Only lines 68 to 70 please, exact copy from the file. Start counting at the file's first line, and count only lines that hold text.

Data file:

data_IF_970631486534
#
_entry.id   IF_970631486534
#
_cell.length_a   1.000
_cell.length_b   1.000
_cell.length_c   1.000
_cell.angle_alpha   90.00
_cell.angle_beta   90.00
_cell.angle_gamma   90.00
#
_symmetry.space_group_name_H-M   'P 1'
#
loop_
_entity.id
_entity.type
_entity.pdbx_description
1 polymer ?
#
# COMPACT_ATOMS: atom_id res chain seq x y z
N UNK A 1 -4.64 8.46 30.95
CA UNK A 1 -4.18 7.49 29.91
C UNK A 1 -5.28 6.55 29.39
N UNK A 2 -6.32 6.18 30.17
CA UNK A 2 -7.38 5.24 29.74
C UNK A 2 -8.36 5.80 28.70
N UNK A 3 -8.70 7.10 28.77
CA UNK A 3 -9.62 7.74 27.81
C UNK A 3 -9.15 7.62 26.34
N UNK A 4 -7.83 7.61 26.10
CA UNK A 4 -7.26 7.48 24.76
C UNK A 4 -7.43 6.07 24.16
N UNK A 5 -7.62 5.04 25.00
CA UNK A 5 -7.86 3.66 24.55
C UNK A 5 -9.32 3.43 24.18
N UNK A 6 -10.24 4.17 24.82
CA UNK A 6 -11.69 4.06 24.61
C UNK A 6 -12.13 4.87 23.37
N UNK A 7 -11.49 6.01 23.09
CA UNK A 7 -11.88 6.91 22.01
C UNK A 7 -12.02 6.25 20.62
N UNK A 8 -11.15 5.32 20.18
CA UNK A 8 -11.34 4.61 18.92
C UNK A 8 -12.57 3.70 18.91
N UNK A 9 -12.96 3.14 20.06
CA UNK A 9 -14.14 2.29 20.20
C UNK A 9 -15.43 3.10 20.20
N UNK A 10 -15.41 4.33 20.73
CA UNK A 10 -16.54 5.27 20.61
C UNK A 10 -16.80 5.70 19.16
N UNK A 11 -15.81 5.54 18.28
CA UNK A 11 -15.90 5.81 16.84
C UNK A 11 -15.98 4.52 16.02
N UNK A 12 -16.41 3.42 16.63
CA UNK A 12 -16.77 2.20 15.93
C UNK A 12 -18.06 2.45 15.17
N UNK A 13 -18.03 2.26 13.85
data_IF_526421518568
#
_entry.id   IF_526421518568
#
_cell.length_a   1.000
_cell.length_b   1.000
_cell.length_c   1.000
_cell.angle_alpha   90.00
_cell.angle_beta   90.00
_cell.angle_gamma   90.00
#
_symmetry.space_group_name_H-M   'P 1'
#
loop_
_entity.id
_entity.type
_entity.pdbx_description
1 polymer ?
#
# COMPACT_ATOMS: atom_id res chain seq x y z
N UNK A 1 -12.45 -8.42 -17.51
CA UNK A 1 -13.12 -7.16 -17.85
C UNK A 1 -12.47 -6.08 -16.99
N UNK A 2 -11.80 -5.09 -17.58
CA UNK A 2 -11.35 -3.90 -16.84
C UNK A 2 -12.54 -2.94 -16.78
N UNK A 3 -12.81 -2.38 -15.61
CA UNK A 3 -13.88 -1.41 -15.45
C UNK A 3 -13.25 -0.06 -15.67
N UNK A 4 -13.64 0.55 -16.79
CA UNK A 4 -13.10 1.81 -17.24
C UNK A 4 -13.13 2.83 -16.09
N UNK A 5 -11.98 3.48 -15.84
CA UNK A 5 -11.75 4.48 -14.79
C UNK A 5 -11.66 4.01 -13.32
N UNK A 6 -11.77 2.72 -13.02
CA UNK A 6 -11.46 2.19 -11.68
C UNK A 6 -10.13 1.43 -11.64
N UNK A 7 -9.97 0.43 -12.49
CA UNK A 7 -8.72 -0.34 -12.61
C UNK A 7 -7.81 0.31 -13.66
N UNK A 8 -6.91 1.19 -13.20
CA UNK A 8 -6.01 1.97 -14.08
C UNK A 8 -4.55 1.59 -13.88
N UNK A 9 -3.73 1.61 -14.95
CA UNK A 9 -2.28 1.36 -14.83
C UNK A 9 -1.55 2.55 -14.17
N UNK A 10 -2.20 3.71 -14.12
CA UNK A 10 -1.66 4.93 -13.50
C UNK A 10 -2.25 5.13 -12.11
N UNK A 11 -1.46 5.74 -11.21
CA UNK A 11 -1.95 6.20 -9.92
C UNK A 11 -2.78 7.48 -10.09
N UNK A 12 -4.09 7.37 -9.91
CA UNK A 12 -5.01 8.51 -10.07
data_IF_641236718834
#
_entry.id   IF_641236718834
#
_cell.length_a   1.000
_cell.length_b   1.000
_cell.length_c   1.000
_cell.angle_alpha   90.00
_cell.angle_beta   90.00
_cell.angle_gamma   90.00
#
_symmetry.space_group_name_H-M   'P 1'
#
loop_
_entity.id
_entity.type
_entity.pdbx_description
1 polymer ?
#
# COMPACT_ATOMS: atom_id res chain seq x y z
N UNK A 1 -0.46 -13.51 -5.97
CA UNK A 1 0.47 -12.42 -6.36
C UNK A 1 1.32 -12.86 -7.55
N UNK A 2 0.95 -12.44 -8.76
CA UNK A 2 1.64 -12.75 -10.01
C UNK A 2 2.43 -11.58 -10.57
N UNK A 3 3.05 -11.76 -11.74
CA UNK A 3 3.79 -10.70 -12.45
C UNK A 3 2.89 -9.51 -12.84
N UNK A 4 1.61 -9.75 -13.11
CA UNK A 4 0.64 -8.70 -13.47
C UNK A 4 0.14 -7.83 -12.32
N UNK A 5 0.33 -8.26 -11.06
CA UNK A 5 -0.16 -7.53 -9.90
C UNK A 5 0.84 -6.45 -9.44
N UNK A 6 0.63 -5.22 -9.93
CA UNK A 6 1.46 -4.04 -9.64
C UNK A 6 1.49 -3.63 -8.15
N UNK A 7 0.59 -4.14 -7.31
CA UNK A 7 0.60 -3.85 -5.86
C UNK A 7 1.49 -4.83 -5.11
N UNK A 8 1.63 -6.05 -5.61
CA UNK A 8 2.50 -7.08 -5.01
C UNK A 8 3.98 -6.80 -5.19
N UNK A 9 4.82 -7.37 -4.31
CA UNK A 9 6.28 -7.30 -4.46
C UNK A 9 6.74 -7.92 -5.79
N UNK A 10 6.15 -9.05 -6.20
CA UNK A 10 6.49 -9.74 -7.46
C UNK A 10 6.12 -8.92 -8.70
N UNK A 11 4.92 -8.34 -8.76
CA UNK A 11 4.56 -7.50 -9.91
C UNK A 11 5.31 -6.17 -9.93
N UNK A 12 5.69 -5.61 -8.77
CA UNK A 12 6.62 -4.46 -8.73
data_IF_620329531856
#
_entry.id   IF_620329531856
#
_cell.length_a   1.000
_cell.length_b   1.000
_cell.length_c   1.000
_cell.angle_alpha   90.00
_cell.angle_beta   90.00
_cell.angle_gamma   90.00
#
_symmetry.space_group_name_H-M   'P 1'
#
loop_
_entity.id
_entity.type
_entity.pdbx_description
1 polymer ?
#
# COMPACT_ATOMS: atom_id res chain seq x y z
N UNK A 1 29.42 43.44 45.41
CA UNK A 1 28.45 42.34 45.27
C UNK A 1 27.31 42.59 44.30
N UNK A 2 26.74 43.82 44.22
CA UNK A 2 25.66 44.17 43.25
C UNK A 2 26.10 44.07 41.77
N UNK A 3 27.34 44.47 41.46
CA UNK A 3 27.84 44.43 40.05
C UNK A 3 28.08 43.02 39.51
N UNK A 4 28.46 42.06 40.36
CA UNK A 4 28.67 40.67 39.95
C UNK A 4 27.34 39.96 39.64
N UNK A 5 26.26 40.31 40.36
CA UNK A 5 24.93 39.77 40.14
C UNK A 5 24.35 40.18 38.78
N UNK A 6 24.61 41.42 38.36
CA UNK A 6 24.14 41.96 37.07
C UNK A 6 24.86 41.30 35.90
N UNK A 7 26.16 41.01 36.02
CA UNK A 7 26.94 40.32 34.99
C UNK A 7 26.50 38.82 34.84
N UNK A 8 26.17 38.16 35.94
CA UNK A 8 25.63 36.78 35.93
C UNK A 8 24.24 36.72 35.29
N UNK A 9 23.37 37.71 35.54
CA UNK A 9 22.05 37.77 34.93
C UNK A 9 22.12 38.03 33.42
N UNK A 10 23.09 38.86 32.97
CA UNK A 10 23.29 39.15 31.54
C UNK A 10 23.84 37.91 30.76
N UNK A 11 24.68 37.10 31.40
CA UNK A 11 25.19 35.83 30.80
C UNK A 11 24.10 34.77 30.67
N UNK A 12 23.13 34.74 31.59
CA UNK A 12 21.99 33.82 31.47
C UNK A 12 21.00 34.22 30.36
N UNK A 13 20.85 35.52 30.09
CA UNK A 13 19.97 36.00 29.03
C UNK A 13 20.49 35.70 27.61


#
_symmetry.space_group_name_H-M   'P 1'
#